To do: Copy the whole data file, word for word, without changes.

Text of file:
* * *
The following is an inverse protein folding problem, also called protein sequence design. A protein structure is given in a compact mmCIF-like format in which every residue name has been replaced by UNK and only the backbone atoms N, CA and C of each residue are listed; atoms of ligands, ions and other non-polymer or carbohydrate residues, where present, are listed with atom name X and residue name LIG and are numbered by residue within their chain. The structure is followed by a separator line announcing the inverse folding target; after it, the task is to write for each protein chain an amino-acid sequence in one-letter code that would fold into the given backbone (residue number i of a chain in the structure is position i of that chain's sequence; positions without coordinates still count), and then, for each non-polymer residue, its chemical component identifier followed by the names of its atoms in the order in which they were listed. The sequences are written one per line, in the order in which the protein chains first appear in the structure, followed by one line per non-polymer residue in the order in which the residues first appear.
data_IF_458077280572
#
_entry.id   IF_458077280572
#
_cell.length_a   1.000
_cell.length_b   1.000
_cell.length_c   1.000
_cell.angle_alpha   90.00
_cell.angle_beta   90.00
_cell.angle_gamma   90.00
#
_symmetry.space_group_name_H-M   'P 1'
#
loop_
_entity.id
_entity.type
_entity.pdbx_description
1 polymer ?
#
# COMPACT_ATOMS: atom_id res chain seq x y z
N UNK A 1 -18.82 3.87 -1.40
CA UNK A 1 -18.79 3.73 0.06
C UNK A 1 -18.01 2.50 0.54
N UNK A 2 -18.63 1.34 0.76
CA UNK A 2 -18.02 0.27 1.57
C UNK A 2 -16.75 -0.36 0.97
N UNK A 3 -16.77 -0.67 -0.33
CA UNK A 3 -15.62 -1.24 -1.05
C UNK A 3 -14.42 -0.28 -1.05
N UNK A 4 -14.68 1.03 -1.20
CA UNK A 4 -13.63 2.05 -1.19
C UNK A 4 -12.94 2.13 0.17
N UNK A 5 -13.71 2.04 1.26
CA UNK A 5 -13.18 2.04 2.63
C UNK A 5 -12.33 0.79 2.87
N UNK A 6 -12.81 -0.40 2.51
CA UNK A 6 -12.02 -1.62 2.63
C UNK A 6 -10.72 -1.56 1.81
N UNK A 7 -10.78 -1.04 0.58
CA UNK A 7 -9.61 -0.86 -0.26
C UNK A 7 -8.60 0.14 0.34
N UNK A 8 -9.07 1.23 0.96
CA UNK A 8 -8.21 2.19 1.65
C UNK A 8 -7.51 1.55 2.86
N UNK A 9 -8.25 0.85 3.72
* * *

The following is an inverse protein folding problem, also called protein sequence design. A protein structure is given in a compact mmCIF-like format in which every residue name has been replaced by UNK and only the backbone atoms N, CA and C of each residue are listed; atoms of ligands, ions and other non-polymer or carbohydrate residues, where present, are listed with atom name X and residue name LIG and are numbered by residue within their chain. The structure is followed by a separator line announcing the inverse folding target; after it, the task is to write for each protein chain an amino-acid sequence in one-letter code that would fold into the given backbone (residue number i of a chain in the structure is position i of that chain's sequence; positions without coordinates still count), and then, for each non-polymer residue, its chemical component identifier followed by the names of its atoms in the order in which they were listed. The sequences are written one per line, in the order in which the protein chains first appear in the structure, followed by one line per non-polymer residue in the order in which the residues first appear.
data_IF_458077280572
#
_entry.id   IF_458077280572
#
_cell.length_a   1.000
_cell.length_b   1.000
_cell.length_c   1.000
_cell.angle_alpha   90.00
_cell.angle_beta   90.00
_cell.angle_gamma   90.00
#
_symmetry.space_group_name_H-M   'P 1'
#
loop_
_entity.id
_entity.type
_entity.pdbx_description
1 polymer ?
#
# COMPACT_ATOMS: atom_id res chain seq x y z
N UNK A 1 -18.82 3.87 -1.40
CA UNK A 1 -18.79 3.73 0.06
C UNK A 1 -18.01 2.50 0.54
N UNK A 2 -18.63 1.34 0.76
CA UNK A 2 -18.02 0.27 1.57
C UNK A 2 -16.75 -0.36 0.97
N UNK A 3 -16.77 -0.67 -0.33
CA UNK A 3 -15.62 -1.24 -1.05
C UNK A 3 -14.42 -0.28 -1.05
N UNK A 4 -14.68 1.03 -1.20
CA UNK A 4 -13.63 2.05 -1.19
C UNK A 4 -12.94 2.13 0.17
N UNK A 5 -13.71 2.04 1.26
CA UNK A 5 -13.18 2.04 2.63
C UNK A 5 -12.33 0.79 2.87
N UNK A 6 -12.81 -0.40 2.51
CA UNK A 6 -12.02 -1.62 2.63
C UNK A 6 -10.72 -1.56 1.81
N UNK A 7 -10.78 -1.04 0.58
CA UNK A 7 -9.61 -0.86 -0.26
C UNK A 7 -8.60 0.14 0.34
N UNK A 8 -9.07 1.23 0.96
CA UNK A 8 -8.21 2.19 1.65
C UNK A 8 -7.51 1.55 2.86
N UNK A 9 -8.25 0.85 3.72